Who would sit through a plot as preposterous as ours,
married after years apart? Chance meetings may work
early in stories, but at operas, darling, in Texas?
A bachelor pilot, I fled Laredo for the weekend,
stopping at the opera from boredom, music I least expected.
Of all the zoos and honky-tonks south of Dallas,
who would believe I would find you there on the stairs,
Madame Butterfly about to start? When you moved
four years before, I lost all hope of dying happy,
dogfighting my way through pilot training, reckless,
in terror only when I saw the man beside you.
I had pictured him rich and splendid in my mind
a thousand times, thinking you married with babies
somewhere in Tahiti, Spain, the south of France.
When I saw the lucky devil I hated—only your date,
but I didn't know—he stopped gloating, watching you wave,
turned old and bitter like the crone in Shangri La.
Destiny happens only in plays and cheap movies—
but here, here on my desk is your photo, decades later,
and I hear sounds from another room of our house,
and when I rise amazed and follow, you are there.
by Walter McDonald from Blessings The Body Gave
Friday, March 20, 2009
Thursday, March 19, 2009
Serves 6 to 8
¼ teaspoon table salt
1 scant cup medium-grain brown rice
1 vanilla bean pod
2 1/2 cups soy milk
1 – 14 ounce can coconut milk
1/3 cup plus 1 tablespoon maple sugar
2 tablespoons agave nectar
1 tablespoon honey
1 cinnamon stick
1/2 teaspoon vanilla extract
1/3 cup golden raisins
generous 1/4 teaspoon ground cinnamon
1. Bring 2 cups water to boil in large, heavy-bottomed pot (at least 3 quarts) or small soup kettle (4 to 5 quarts). Stir in salt and rice; cover and simmer over low heat, stirring once or twice until water is almost fully absorbed, 15 to 20 minutes.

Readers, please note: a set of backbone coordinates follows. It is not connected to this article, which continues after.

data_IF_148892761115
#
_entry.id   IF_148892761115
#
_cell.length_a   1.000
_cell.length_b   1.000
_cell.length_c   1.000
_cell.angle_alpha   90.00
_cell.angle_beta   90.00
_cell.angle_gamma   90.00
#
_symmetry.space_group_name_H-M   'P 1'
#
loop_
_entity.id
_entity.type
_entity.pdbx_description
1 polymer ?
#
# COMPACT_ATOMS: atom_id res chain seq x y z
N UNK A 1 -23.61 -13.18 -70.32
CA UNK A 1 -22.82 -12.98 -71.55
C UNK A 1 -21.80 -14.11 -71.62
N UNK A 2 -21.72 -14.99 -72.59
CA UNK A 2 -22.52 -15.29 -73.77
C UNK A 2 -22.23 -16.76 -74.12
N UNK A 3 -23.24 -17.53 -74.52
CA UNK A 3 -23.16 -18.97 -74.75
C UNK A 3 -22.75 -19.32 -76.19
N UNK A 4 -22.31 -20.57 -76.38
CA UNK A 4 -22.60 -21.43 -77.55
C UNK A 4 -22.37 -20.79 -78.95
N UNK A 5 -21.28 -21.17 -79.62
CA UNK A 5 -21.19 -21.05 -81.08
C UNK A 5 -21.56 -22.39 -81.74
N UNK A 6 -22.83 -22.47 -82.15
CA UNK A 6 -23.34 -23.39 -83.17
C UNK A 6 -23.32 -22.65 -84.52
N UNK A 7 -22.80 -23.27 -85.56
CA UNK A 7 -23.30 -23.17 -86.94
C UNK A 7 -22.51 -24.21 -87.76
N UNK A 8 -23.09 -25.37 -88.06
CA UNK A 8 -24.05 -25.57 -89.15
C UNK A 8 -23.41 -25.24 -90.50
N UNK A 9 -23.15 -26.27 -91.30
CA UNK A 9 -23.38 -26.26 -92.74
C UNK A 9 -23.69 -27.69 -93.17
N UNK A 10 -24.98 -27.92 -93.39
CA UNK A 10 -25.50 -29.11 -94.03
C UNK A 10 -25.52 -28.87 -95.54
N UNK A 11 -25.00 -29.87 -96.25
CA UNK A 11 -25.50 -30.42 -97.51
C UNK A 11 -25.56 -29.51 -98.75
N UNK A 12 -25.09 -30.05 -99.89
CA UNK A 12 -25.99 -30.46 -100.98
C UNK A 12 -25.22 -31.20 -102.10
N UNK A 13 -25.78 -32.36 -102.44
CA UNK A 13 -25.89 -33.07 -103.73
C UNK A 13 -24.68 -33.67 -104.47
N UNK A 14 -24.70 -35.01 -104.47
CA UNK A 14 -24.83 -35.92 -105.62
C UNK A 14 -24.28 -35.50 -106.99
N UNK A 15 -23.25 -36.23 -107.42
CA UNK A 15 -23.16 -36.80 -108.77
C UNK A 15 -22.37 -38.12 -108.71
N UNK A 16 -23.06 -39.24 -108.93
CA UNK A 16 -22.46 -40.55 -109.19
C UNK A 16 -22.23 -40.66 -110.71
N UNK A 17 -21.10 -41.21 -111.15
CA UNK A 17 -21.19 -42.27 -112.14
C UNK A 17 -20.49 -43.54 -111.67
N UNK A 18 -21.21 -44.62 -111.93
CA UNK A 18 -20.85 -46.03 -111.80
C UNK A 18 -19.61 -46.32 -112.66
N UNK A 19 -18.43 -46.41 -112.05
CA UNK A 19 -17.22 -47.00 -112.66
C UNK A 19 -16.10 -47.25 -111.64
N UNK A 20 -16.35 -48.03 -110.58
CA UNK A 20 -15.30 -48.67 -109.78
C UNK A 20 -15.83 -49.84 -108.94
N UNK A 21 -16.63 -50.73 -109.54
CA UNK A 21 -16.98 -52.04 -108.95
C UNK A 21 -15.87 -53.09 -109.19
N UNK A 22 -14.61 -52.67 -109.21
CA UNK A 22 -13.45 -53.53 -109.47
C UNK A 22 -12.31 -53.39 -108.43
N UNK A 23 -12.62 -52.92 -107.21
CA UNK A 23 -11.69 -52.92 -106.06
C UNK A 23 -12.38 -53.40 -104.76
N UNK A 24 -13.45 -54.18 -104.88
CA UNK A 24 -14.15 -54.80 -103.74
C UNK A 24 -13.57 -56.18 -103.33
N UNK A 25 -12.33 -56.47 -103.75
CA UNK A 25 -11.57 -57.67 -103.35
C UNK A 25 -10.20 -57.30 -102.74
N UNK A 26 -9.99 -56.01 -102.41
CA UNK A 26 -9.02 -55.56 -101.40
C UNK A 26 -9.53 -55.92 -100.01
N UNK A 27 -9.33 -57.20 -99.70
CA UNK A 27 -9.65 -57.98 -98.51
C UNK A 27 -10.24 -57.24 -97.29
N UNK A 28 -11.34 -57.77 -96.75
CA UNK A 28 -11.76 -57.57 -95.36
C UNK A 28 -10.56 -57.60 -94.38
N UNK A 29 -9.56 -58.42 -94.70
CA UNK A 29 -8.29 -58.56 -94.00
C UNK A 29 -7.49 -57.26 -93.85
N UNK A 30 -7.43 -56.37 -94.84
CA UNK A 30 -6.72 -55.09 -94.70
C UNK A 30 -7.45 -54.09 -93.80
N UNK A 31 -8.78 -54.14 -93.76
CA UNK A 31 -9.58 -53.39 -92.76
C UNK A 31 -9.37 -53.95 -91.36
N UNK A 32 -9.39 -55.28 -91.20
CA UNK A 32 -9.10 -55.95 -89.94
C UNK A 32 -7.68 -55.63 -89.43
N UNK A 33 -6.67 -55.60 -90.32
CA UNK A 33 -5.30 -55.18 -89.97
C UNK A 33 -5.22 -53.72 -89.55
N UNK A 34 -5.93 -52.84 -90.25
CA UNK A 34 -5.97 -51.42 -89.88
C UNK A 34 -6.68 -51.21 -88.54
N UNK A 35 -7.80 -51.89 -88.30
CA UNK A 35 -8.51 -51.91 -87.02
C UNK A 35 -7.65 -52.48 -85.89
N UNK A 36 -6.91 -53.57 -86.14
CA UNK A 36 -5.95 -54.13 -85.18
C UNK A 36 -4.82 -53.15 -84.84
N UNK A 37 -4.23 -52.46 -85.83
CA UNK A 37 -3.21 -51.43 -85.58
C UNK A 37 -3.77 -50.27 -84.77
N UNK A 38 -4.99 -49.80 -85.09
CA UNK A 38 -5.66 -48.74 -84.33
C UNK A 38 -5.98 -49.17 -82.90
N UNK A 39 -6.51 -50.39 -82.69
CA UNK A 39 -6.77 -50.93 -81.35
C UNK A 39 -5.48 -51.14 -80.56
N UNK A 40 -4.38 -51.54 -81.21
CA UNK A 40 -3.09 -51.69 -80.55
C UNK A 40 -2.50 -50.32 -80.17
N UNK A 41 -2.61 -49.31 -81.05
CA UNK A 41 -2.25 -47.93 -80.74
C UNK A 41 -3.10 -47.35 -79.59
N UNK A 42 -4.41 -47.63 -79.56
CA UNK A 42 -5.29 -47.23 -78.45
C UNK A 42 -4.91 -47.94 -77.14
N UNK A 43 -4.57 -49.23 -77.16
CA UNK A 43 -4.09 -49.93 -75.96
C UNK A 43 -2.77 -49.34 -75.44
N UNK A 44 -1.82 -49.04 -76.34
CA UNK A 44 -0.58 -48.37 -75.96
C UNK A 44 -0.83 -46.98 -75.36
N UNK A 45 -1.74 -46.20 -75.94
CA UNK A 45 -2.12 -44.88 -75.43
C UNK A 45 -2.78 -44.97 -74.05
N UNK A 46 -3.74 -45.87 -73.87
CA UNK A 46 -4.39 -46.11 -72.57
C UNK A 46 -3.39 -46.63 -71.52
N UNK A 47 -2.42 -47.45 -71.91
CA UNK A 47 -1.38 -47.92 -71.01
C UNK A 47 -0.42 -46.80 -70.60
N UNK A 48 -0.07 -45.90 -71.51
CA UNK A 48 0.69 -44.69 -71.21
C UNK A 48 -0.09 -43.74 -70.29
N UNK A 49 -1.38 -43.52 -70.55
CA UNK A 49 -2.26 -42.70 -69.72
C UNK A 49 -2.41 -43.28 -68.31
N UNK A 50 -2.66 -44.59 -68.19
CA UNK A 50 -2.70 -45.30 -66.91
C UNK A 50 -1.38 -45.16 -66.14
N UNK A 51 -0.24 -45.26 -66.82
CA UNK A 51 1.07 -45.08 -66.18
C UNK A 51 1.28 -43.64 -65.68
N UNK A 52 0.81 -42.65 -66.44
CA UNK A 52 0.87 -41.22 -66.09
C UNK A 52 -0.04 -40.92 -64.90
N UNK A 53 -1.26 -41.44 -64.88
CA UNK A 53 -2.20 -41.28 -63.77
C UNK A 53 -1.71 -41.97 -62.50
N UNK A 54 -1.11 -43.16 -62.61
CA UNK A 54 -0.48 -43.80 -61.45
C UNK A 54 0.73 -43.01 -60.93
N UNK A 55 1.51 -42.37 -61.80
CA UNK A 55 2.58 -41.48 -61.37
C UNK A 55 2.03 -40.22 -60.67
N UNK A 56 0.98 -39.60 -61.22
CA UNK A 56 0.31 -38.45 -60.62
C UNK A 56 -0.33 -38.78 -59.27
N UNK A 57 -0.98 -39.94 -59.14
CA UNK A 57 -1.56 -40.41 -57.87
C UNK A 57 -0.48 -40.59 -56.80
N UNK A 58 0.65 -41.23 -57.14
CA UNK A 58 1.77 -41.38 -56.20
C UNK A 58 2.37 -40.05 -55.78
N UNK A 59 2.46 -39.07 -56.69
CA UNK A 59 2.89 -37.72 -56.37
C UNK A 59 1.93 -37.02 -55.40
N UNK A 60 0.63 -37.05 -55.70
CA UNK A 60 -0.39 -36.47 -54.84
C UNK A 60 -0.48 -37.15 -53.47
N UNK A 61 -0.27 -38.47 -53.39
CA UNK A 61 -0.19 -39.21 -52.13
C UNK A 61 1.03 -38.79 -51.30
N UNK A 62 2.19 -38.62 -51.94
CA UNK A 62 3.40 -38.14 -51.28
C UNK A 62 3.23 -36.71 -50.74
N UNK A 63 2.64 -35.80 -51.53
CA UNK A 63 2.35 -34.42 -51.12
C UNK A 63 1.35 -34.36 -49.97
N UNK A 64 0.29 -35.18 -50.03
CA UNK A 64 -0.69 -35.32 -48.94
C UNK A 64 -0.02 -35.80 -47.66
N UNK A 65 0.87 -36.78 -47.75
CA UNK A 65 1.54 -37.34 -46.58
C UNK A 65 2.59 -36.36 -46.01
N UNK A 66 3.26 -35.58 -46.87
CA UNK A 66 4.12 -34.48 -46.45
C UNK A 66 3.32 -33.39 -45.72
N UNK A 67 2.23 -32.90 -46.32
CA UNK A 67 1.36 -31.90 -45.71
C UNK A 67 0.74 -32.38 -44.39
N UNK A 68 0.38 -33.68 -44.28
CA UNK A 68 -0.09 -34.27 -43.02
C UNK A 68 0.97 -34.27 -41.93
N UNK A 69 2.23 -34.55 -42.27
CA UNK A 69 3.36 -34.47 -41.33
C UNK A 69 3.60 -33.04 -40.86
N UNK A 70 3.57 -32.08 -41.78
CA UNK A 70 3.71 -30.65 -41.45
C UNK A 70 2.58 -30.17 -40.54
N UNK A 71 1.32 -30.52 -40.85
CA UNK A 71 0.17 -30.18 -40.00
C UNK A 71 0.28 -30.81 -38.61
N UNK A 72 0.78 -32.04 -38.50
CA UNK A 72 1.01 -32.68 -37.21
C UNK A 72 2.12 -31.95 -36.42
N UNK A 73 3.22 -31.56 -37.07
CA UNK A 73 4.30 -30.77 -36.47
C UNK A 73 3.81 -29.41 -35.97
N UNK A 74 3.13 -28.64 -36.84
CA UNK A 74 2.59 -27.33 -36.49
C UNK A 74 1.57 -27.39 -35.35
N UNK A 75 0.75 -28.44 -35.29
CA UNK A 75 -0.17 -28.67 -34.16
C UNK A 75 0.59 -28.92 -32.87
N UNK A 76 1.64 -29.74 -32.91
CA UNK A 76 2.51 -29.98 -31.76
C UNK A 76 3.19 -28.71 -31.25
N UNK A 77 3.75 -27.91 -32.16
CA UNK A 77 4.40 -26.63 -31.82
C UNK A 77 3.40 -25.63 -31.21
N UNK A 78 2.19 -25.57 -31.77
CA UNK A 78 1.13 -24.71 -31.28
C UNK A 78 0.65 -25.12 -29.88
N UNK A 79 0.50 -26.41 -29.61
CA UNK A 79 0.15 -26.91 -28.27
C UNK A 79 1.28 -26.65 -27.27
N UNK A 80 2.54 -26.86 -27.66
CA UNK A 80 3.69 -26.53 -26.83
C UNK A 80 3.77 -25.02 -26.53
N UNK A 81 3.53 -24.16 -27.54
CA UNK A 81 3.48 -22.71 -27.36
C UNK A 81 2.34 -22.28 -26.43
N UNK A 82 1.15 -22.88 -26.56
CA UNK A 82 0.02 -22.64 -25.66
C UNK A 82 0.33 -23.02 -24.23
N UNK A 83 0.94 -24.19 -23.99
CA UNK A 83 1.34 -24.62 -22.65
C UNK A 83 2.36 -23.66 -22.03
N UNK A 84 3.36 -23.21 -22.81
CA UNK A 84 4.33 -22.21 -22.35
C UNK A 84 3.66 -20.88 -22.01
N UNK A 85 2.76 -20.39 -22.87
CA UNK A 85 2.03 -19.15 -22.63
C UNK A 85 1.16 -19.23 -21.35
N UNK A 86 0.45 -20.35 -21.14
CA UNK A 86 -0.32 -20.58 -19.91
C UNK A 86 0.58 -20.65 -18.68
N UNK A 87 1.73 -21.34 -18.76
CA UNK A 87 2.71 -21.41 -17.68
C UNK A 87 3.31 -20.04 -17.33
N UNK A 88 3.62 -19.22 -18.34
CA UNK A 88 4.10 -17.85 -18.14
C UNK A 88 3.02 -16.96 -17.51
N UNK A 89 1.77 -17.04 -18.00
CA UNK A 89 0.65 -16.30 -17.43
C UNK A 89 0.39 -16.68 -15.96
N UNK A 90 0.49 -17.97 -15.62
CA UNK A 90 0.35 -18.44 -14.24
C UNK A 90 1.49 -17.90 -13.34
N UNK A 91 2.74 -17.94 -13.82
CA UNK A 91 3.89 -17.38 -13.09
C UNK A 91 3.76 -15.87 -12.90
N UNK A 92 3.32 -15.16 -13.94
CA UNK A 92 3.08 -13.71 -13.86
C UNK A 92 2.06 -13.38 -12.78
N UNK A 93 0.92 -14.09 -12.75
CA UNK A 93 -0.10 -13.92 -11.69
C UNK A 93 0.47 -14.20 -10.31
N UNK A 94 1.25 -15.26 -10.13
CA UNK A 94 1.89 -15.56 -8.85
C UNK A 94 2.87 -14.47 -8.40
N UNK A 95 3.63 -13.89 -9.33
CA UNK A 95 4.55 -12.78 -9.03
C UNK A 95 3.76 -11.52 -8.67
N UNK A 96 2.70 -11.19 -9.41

2. Using a paring knife, halve the vanilla bean lengthwise. Scrape seeds from vanilla bean into the rice and add the vanilla bean to the rice as well. Add soy milk, coconut milk, sugar, agave nectar, honey and cinnamon stick. Increase heat to medium-high to bring to simmer, then reduce heat to maintain simmer. Cook uncovered, stirring frequently, until mixture starts to thicken, about 45 minutes. Reduce heat to low and continue to cook, stirring every couple of minutes to prevent sticking and scorching, until a spoon is just able to stand up in the pudding, about 15 minutes longer.
3. Remove from heat and stir in vanilla extract, raisins, and ground cinnamon. Remove cinnamon stick and vanilla bean pod. Serve warm, at room temperature or chilled. Garnish with extra raisins, shaved chocolate, unsweetened shredded coconut or nuts. (Can be covered with plastic wrap on surface of pudding and then refrigerated up to 2 days.)
**The vanilla flower is the only member of the orchid family which produces an edible product. Vanilla beans are picked green and flavorless. Then, they are cured over a period of several weeks.
*Freshness is key when selecting vanilla beans. Look for moist, plump vanilla beans that have a bit of sheen to them; avoid beans that look like dried or shriveled. If you do happen to have dried out beans, grind them in a spice grinder and store them in sugar, which will absorb its flavor.
Recipe by Cristina Paul